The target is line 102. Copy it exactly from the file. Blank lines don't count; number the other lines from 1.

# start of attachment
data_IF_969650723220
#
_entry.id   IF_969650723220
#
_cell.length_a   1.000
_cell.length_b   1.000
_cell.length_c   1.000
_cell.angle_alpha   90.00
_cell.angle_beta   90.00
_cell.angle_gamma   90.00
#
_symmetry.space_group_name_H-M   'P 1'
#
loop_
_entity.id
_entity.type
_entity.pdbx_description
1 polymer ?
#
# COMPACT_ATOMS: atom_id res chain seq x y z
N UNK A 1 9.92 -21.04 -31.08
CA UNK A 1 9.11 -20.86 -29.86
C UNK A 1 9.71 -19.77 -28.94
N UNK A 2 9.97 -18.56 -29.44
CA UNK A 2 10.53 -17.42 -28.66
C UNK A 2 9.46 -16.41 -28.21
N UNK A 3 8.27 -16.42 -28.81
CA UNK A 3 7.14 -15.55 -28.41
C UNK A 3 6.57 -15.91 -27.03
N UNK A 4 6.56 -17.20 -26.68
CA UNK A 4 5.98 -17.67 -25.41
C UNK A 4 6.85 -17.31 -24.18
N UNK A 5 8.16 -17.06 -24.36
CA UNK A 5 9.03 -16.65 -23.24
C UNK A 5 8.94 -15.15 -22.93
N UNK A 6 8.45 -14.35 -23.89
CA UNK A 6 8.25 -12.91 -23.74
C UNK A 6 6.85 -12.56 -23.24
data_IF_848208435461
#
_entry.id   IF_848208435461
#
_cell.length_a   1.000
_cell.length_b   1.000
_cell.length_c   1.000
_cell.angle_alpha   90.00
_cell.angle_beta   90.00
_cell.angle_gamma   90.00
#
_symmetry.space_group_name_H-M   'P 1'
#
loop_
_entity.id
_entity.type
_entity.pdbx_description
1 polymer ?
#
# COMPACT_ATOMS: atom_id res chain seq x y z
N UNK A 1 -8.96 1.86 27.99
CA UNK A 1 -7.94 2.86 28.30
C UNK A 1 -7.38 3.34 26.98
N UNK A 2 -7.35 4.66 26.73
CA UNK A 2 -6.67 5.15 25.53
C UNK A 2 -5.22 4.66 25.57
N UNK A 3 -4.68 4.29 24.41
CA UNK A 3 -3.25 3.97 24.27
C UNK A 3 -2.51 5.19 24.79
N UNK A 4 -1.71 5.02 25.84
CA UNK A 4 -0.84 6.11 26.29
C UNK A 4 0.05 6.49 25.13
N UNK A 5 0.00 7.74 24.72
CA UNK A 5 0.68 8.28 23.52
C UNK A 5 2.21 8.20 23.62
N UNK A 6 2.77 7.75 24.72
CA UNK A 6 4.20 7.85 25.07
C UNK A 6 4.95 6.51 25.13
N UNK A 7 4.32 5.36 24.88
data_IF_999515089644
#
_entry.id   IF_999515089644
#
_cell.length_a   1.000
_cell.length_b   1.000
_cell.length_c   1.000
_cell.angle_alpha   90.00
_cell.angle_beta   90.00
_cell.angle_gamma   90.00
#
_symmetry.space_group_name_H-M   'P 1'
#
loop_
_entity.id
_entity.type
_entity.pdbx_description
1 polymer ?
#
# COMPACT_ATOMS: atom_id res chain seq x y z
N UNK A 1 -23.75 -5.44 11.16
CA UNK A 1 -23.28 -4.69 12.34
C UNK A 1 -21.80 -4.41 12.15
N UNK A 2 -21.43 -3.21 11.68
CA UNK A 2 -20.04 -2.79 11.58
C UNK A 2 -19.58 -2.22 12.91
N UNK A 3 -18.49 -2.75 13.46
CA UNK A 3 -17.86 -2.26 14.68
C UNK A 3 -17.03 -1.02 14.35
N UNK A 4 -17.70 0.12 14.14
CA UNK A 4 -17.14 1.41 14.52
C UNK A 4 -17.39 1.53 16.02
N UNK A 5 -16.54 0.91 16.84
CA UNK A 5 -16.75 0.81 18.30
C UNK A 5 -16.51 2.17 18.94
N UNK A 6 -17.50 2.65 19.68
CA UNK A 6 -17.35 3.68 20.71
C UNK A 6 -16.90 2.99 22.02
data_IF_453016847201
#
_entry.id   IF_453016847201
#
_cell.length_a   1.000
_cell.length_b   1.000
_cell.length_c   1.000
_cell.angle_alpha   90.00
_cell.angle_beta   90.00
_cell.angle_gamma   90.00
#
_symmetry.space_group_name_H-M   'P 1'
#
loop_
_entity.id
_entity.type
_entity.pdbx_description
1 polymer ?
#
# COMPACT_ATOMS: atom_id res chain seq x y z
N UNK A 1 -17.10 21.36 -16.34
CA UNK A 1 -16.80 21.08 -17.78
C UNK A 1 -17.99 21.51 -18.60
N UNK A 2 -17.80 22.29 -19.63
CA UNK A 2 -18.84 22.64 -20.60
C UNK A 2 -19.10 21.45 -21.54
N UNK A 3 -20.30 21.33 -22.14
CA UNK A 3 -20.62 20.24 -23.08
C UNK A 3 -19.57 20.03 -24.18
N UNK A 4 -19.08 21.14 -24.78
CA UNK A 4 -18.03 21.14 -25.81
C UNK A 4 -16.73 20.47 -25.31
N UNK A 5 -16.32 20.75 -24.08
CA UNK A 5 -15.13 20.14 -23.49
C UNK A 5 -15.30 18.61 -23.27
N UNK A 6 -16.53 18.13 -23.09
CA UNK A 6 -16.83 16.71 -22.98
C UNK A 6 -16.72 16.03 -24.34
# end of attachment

CA UNK A 2 -20.04 -2.79 11.58